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The Divining Wand’s Summer TBR List

June 28, 2011 By: larramiefg Category: News

Dear Authors/Readers/Friends —

What a spectacular year it’s been here at The Divining Wand. From authors revealed, guests posts, responses to writing/literary questions, and the presentations/reviews, this Fairy Godmother — with great pride and joy — believes she has introduced the very best of the best for everyone’s enjoyment.

But what about this summer? After asking the authors for their summer TBR lists, I decided it might be worthwhile to share my personal list too.

Catching Up On:

~The Inner Circle by Brad Meltzer

~Twenty-Somewhere [Kindle Edition] by Kristan Hoffman (Yes our most loyal commenter Kristan!)

~Here, Home, Hope by Kaira Rouda

Looking Forward To:

~Centuries of June by Keith Donohue

~Maine by J. Courtney Sullivan

~Silver Girl by Elin Hilderbrand

~Game of Secrets by Dawn Tripp

~The Autobiography of Mrs. Tom Thumb by Melanie Benjamin

~Before Ever After by Samantha Sotto

~Girls in White Dresses by Jennifer Close

~The Winters in Bloom by Lisa Tucker (e-galley)

First To-Be-Read:

The entire Harry Potter series. It’s time for this Fairy Godmother to meet the Boy Wizard!

Since the list grows daily, you might be wondering where I’ll ever find the time? Well, after almost five years of blogging, I’m granting myself a summer vacation. Imagining two months free of posts and deadlines is impossible, I don’t remember what that feels like but will savor every bit of reclaiming the experience.

If you follow me on Twitter and/or are a friend on Facebook, I plan on being there as well as making personal blog tours.. So, if you see me, please at least wave.

Happy summer to you and thank you all!

As ever —
Larramie

Current and Forthcoming Attractions:
Book Trailers, Book Covers

September 30, 2010 By: larramiefg Category: Advance News, Book Covers, Book Trailers

Until recently an author’s description was the only way a reader could visualize a main character or novel’s setting. But — through the talented use of video and high tech graphics — book trailers and even book covers are tempting us with a novel’s storyline. The following are a mere handful of current and forthcoming books worthy of your attention.

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Ivy Pochoda’s debut novel, The Art of Disappearing, was released in paperback edition this week and its new cover captures the entire magical story. For more on this book, please read Ivy Pochoda’s The Art of Disappearing.

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Kate Ledger has chosen to “show and tell” more of her debut novel, Remedies, in a lovely, narrated Book Trailer. Please take a look.

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Eileen Cook (Unpredictable, What Would Emma Do? YA, Getting Revenge on Lauren Wood YA, The Education of Hailey Kendrick YA coming January 4, 2011, and Fourth Grade Fairy ages 9 – 11 coming April 19, 2011) continues with Lauren Wood’s advice videos the can be viewed here. And who will burst Hailey Kendrick’s bubble on its release date — January 4, 2011?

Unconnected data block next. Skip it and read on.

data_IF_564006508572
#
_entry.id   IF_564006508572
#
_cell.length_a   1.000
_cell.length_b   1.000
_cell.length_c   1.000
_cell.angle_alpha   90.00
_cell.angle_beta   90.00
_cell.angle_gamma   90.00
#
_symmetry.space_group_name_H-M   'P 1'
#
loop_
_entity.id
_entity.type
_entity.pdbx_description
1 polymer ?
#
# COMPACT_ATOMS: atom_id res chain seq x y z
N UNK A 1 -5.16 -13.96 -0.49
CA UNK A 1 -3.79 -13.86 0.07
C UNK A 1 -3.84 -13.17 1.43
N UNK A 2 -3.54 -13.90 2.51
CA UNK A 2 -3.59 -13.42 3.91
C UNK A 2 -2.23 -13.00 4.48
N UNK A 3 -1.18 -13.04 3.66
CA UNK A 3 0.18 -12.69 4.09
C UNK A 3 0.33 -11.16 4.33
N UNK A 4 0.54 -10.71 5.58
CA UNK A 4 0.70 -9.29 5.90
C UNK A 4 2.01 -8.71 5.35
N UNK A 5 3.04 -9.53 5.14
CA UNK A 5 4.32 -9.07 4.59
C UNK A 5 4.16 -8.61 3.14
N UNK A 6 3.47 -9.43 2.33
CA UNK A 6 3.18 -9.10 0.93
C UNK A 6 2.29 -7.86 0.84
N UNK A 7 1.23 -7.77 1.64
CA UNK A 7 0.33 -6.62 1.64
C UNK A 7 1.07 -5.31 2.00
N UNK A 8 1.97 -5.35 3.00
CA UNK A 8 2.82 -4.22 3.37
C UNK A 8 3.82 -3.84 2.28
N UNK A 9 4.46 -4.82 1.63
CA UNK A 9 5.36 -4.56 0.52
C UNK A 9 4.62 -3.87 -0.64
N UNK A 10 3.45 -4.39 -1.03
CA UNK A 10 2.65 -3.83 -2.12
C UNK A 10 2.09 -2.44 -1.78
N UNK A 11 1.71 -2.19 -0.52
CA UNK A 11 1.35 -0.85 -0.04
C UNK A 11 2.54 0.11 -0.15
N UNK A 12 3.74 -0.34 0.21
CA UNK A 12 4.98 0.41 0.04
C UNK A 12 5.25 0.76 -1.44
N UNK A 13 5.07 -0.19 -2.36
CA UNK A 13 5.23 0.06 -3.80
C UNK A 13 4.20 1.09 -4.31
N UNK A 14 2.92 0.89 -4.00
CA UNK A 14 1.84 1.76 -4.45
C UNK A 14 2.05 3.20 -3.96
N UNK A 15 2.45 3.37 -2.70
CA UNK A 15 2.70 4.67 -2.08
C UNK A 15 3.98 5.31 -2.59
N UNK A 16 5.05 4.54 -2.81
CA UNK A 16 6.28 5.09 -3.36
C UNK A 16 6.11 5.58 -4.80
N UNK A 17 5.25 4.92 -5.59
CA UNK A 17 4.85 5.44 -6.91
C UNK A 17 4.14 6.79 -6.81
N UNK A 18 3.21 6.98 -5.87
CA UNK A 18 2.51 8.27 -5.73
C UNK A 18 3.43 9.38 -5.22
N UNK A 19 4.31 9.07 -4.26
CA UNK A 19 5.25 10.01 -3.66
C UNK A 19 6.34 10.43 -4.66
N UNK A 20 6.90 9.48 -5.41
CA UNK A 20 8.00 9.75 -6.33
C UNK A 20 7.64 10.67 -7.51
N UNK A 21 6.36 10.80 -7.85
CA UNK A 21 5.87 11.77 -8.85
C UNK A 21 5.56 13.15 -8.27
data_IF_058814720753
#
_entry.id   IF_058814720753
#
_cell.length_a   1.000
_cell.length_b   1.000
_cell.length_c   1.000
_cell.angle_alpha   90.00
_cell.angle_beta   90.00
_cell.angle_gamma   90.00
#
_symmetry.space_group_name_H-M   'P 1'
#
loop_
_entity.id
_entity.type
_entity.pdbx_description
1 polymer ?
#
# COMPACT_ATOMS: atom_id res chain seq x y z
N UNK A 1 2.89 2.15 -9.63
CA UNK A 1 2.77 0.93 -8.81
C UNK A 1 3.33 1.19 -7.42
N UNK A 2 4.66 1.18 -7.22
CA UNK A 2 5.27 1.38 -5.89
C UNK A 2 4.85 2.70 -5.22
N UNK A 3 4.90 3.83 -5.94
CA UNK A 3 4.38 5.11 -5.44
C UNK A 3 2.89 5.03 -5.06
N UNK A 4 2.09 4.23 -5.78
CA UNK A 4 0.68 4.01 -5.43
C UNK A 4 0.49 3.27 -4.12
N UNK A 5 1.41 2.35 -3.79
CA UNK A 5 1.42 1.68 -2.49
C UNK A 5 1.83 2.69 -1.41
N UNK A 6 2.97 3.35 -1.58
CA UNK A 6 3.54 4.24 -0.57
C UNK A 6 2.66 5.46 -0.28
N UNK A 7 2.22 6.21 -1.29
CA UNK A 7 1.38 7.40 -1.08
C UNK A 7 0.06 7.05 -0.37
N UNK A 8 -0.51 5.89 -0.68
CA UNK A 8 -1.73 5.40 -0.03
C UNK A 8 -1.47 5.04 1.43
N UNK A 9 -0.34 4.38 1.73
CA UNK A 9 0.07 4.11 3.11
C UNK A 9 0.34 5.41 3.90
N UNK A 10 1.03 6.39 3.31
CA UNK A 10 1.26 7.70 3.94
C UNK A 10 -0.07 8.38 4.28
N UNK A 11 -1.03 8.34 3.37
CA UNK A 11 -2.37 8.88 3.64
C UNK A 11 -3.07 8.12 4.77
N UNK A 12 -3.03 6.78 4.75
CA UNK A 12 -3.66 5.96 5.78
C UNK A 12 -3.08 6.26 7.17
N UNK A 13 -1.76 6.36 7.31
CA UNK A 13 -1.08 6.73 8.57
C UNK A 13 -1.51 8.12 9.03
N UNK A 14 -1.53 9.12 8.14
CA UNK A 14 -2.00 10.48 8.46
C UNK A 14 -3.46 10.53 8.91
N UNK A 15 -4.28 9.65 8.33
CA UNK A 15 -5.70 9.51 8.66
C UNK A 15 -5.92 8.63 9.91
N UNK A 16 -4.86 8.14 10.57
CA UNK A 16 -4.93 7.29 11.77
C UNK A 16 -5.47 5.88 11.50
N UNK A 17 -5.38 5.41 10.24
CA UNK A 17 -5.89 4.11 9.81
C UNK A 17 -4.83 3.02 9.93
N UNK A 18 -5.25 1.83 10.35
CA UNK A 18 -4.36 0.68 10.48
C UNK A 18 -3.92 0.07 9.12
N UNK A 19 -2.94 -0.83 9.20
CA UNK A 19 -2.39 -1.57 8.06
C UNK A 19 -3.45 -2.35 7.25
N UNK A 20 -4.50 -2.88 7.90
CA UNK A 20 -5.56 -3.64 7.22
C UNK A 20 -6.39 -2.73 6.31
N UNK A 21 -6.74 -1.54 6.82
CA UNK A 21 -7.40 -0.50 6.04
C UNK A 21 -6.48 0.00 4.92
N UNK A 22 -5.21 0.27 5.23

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Kim Stagliano will be the first 2011 class member of The Debutante Ball to be presented to the reading public on November 1, 2010 when her memoir, All I Can Handle: I’m No Mother Teresa: A Life Raising Three Daughters with Autism, debuts.

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Melanie Benjamin’s historical fiction debut, Alice I Have Been, will be released in paperback on December 28, 2010.

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Debutante Eleanor Brown takes her turn at bowing, then dancing around the ballroom floor with her first novel, The Weird Sisters, debuting on February 17, 2011.

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A warm welcome to The Divining Wand’s most recent addition/author-to-be Jael McHenry who debuts with The Kitchen Daughter on April 12, 2011.

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Debutante Elise Allen presents her first solo (more about that later) YA novel, Populazzi, in spring/summer 2011.

And yes that’s a mere handful of what’s out there now and what awaits.

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Meg Waite Clayton’s The Wednesday Sisters, The Four Ms. Bradwells coming March 22, 2011) announces:

“I’m doing a special giveaway for readers and book bloggers this week: readers can win a copy of Indie Next selection, Barnes & Noble Discover pick, and Library Journal “best books of the year” The Man Who Loved Books Too Much: The True Story of a Thief, a Detective, and a World of Literary Obsession. Bloggers can win TWO copies: one to read and one to giveaway on their own blog. (Details can be found here).”

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Announcement: The winners of Karen McQuestion’s A Scattered Life are Jonita and Suzanne. Congratulations!